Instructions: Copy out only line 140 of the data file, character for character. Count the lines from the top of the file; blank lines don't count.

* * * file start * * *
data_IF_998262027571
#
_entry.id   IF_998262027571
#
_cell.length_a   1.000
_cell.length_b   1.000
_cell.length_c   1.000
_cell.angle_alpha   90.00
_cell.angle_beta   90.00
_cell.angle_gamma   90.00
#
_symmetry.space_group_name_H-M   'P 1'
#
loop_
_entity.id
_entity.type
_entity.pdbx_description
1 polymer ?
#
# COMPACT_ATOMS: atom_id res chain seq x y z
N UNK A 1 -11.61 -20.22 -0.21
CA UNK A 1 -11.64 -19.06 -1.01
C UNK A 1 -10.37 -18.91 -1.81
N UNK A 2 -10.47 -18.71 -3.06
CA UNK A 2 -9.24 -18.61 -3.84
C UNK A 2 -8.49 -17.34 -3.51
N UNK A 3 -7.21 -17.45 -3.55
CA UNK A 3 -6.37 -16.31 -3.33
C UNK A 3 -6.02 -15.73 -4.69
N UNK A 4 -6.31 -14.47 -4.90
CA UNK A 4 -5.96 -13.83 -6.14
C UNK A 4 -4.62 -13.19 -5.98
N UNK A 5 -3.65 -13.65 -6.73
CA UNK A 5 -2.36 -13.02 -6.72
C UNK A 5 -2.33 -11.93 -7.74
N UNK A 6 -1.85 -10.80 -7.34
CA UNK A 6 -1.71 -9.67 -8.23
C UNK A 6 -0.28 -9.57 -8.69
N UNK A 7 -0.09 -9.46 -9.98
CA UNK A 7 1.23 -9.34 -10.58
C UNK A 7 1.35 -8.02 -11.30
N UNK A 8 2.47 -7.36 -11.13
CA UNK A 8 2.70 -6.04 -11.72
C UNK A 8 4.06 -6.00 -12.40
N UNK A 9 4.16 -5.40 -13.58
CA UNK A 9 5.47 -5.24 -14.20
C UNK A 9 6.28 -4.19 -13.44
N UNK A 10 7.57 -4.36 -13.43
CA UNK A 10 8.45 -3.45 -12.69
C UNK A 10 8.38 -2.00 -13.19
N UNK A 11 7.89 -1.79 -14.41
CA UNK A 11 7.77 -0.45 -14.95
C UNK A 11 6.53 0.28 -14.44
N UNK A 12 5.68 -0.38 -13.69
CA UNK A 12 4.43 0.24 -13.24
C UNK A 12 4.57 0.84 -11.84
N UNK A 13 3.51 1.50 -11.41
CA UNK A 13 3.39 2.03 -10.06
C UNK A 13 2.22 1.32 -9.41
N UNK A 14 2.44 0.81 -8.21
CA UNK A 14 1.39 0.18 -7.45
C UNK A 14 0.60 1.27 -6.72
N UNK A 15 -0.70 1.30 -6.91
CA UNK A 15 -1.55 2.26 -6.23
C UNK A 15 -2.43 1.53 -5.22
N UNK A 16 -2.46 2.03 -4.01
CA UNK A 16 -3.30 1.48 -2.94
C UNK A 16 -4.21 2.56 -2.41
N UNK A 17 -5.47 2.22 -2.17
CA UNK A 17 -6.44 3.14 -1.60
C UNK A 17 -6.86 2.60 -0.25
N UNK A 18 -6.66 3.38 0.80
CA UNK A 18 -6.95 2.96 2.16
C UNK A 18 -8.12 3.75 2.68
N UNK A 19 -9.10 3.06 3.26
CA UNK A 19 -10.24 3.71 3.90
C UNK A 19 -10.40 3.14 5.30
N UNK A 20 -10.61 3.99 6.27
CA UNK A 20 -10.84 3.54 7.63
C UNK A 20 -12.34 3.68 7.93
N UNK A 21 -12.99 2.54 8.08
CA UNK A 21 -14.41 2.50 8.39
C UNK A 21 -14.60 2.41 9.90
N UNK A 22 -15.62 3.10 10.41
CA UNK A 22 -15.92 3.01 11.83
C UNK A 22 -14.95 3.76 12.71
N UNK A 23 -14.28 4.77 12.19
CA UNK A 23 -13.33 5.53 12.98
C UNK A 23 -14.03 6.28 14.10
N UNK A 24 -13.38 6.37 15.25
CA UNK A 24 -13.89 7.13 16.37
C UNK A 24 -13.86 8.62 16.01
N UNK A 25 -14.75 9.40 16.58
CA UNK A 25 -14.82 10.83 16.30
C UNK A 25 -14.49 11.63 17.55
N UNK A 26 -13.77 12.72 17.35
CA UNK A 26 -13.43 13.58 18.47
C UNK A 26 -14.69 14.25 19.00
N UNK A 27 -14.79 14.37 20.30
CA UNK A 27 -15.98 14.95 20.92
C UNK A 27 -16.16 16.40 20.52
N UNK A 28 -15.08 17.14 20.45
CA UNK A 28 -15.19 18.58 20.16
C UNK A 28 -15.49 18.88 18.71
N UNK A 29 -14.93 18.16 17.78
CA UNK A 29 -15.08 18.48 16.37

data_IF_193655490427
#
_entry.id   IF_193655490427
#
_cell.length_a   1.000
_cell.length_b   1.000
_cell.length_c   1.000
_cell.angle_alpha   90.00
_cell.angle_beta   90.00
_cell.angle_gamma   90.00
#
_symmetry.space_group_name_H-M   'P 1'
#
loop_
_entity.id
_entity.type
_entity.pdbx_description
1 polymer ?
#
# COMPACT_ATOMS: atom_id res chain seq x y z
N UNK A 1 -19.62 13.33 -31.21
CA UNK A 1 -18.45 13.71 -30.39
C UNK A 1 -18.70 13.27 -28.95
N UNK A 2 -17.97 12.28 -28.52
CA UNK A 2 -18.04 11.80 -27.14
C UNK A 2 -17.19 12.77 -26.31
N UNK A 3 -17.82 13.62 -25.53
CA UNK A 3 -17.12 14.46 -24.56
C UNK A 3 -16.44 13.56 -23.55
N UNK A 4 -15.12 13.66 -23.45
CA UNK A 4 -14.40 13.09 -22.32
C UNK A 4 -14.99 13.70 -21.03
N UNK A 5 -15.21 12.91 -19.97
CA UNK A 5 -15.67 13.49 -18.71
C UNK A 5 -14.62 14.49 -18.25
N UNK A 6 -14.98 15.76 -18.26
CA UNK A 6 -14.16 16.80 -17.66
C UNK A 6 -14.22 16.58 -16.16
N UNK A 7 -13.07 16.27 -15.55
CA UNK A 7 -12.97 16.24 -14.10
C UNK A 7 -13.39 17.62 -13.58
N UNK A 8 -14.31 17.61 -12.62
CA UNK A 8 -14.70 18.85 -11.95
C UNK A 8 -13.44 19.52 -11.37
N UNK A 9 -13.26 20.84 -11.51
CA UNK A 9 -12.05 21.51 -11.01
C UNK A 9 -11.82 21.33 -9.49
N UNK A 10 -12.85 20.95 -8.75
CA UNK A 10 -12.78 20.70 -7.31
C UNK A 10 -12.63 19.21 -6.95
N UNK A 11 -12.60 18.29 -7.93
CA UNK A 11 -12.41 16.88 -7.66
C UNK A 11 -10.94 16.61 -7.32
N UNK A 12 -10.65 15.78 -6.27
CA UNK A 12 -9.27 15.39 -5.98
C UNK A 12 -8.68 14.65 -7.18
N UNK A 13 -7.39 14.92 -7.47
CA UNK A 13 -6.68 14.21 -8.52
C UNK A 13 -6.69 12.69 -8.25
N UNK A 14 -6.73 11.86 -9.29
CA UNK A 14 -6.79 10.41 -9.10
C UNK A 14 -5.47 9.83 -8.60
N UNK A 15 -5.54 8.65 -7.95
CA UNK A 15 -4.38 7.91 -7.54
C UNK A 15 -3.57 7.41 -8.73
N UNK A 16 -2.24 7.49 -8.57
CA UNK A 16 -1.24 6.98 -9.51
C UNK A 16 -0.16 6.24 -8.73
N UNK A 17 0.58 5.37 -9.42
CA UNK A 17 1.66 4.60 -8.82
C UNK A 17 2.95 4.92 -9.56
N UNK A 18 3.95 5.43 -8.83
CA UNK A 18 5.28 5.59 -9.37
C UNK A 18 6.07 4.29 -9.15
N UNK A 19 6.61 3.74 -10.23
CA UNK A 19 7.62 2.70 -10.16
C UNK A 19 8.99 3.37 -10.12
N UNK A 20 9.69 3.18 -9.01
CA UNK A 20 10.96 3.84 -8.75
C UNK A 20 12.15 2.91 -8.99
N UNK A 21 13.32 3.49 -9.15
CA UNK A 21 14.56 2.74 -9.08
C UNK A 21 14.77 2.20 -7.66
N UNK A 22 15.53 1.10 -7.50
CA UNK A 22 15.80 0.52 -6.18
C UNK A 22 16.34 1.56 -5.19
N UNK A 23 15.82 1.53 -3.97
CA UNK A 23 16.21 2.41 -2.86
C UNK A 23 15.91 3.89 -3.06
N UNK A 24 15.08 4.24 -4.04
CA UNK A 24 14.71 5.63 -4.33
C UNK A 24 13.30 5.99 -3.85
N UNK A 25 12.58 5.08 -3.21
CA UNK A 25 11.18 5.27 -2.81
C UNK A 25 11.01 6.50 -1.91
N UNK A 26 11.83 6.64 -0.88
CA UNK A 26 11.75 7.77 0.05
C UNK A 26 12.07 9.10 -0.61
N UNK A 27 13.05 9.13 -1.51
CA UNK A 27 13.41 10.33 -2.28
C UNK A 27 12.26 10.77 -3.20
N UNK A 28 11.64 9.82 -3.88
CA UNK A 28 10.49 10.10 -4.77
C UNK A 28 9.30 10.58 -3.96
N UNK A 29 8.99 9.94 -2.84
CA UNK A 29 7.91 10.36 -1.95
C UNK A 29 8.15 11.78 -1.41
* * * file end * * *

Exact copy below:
CA UNK A 5 -15.67 13.49 -18.71